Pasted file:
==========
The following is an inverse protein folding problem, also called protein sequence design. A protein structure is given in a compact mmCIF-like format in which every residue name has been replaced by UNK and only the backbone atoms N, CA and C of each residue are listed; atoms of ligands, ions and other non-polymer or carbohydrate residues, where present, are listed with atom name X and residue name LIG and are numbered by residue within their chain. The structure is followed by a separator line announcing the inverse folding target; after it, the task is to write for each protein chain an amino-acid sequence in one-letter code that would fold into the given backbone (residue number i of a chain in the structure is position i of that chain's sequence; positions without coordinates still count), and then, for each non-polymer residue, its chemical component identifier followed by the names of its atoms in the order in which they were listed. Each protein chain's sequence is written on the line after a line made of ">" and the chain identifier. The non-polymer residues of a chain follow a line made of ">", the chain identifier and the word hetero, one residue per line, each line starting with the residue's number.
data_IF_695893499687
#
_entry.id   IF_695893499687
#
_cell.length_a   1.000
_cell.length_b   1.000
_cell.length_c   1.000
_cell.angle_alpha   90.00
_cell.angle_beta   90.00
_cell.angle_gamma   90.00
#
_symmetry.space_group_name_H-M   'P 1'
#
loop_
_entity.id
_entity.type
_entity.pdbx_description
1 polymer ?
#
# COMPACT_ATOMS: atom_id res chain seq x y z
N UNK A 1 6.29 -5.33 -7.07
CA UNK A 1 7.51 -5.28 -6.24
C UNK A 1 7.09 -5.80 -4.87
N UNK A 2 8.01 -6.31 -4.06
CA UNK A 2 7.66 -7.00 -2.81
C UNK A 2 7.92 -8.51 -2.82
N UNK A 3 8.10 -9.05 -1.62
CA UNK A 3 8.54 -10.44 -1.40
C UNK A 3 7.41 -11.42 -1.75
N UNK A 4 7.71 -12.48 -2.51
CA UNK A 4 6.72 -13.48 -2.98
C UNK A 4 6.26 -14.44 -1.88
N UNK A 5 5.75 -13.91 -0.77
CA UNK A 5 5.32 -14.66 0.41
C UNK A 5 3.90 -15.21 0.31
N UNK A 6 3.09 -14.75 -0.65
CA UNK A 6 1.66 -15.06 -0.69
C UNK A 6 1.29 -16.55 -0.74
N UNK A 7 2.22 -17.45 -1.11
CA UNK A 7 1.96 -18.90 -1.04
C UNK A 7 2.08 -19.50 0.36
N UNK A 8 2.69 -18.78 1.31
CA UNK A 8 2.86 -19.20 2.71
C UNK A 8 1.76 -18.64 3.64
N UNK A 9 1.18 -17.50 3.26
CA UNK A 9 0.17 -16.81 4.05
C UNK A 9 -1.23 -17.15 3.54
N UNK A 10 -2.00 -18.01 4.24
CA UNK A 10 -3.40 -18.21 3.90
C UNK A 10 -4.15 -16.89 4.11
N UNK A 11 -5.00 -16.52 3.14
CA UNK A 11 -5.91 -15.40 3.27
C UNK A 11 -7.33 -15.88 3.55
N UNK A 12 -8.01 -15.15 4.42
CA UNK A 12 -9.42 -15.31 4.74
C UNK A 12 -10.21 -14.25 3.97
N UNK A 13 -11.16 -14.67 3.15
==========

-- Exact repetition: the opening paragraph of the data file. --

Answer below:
The following is an inverse protein folding problem, also called protein sequence design. A protein structure is given in a compact mmCIF-like format in which every residue name has been replaced by UNK and only the backbone atoms N, CA and C of each residue are listed; atoms of ligands, ions and other non-polymer or carbohydrate residues, where present, are listed with atom name X and residue name LIG and are numbered by residue within their chain. The structure is followed by a separator line announcing the inverse folding target; after it, the task is to write for each protein chain an amino-acid sequence in one-letter code that would fold into the given backbone (residue number i of a chain in the structure is position i of that chain's sequence; positions without coordinates still count), and then, for each non-polymer residue, its chemical component identifier followed by the names of its atoms in the order in which they were listed. Each protein chain's sequence is written on the line after a line made of ">" and the chain identifier. The non-polymer residues of a chain follow a line made of ">", the chain identifier and the word hetero, one residue per line, each line starting with the residue's number.